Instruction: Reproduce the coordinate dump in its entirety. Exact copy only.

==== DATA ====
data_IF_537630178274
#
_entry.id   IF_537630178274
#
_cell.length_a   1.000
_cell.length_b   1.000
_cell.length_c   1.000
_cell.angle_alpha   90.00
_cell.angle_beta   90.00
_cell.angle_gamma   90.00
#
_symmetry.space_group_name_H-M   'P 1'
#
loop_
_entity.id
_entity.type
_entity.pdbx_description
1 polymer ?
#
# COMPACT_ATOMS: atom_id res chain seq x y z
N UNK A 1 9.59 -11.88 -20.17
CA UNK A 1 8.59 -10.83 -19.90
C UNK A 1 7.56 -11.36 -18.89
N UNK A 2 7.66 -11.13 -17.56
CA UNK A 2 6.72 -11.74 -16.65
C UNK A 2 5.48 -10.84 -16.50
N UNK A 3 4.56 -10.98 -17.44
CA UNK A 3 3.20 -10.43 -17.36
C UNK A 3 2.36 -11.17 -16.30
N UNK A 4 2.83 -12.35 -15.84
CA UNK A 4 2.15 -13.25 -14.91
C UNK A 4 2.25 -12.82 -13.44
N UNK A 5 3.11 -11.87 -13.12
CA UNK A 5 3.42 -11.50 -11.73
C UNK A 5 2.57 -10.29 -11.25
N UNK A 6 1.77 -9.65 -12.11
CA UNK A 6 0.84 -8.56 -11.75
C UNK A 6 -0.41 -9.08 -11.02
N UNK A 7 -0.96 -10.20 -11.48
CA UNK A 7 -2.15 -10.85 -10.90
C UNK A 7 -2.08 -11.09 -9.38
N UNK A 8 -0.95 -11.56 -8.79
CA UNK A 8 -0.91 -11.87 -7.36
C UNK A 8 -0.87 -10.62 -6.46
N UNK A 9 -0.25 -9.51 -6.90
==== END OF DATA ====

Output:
data_IF_537630178274
#
_entry.id   IF_537630178274
#
_cell.length_a   1.000
_cell.length_b   1.000
_cell.length_c   1.000
_cell.angle_alpha   90.00
_cell.angle_beta   90.00
_cell.angle_gamma   90.00
#
_symmetry.space_group_name_H-M   'P 1'
#
loop_
_entity.id
_entity.type
_entity.pdbx_description
1 polymer ?
#
# COMPACT_ATOMS: atom_id res chain seq x y z
N UNK A 1 9.59 -11.88 -20.17
CA UNK A 1 8.59 -10.83 -19.90
C UNK A 1 7.56 -11.36 -18.89
N UNK A 2 7.66 -11.13 -17.56
CA UNK A 2 6.72 -11.74 -16.65
C UNK A 2 5.48 -10.84 -16.50
N UNK A 3 4.56 -10.98 -17.44
CA UNK A 3 3.20 -10.43 -17.36
C UNK A 3 2.36 -11.17 -16.30
N UNK A 4 2.83 -12.35 -15.84
CA UNK A 4 2.15 -13.25 -14.91
C UNK A 4 2.25 -12.82 -13.44
N UNK A 5 3.11 -11.87 -13.12
CA UNK A 5 3.42 -11.50 -11.73
C UNK A 5 2.57 -10.29 -11.25
N UNK A 6 1.77 -9.65 -12.11
CA UNK A 6 0.84 -8.56 -11.75
C UNK A 6 -0.41 -9.08 -11.02
N UNK A 7 -0.96 -10.20 -11.48
CA UNK A 7 -2.15 -10.85 -10.90
C UNK A 7 -2.08 -11.09 -9.38
N UNK A 8 -0.95 -11.56 -8.79
CA UNK A 8 -0.91 -11.87 -7.36
C UNK A 8 -0.87 -10.62 -6.46
N UNK A 9 -0.25 -9.51 -6.90